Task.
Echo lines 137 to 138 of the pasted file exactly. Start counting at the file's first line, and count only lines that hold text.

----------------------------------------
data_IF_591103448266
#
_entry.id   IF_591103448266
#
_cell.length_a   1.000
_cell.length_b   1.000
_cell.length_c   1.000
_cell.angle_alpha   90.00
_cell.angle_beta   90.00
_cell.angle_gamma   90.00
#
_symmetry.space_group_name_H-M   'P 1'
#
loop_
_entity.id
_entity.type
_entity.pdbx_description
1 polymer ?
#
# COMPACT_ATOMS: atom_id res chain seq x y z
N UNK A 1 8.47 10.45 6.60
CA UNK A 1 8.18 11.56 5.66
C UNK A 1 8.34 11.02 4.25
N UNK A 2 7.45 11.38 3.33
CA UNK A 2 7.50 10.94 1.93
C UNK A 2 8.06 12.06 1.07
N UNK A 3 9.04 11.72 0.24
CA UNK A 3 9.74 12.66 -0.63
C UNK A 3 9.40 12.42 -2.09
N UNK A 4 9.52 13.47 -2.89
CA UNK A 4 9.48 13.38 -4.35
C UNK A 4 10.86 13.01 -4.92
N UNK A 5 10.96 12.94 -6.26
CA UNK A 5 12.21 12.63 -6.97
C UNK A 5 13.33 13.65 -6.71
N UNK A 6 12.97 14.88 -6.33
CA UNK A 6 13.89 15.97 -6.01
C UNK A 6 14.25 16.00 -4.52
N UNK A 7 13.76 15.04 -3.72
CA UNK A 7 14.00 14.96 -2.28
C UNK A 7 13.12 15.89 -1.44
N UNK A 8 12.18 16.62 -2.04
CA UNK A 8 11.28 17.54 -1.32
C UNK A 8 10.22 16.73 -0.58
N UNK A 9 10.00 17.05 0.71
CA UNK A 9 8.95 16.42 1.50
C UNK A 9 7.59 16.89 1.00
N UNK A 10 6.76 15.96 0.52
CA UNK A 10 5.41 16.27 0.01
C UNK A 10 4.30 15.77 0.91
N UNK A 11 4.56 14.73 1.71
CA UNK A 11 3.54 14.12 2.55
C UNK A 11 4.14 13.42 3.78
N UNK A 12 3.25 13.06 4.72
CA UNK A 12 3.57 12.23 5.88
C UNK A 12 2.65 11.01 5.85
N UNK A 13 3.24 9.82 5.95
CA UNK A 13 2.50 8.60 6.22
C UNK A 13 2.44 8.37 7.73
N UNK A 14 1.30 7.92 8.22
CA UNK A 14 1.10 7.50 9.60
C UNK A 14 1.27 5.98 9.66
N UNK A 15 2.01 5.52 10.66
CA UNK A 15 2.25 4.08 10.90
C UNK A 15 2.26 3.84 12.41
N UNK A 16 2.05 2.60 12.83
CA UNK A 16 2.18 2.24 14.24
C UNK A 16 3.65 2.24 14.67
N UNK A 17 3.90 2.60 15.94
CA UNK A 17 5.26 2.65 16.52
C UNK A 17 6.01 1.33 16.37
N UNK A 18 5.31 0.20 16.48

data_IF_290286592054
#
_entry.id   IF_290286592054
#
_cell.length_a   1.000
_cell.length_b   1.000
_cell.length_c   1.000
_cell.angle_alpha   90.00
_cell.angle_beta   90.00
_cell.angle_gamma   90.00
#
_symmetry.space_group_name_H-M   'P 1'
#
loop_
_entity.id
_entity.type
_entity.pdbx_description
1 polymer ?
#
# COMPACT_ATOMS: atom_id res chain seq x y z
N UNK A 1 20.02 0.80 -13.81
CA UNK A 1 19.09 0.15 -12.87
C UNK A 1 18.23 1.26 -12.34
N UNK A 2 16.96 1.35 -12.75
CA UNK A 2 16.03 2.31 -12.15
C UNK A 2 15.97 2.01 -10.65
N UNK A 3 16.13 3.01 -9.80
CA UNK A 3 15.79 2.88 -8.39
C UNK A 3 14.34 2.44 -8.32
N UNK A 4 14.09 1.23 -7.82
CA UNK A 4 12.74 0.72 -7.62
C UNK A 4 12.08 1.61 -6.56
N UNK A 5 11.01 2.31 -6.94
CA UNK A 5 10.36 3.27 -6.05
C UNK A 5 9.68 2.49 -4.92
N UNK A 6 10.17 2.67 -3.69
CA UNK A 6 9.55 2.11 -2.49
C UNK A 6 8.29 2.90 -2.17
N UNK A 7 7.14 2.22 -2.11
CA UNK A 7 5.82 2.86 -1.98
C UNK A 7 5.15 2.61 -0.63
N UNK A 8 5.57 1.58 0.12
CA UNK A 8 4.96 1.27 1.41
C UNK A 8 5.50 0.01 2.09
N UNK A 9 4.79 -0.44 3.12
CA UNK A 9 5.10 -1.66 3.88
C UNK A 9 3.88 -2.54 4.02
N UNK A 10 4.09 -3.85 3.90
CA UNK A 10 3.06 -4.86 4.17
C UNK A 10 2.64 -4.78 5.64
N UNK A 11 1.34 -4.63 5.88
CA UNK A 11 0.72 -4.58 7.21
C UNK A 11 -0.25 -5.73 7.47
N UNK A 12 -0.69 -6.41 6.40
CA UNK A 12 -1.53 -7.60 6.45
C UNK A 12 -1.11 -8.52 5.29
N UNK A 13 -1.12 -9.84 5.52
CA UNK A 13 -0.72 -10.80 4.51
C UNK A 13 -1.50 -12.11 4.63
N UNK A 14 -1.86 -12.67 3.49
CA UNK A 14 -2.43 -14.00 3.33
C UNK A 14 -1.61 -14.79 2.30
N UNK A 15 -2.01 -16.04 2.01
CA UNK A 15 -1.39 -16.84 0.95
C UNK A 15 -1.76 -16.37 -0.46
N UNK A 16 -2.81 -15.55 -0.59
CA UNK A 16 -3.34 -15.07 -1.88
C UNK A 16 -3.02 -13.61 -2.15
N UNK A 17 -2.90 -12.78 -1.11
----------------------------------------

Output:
C UNK A 15 -1.76 -16.37 -0.46
N UNK A 16 -2.81 -15.55 -0.59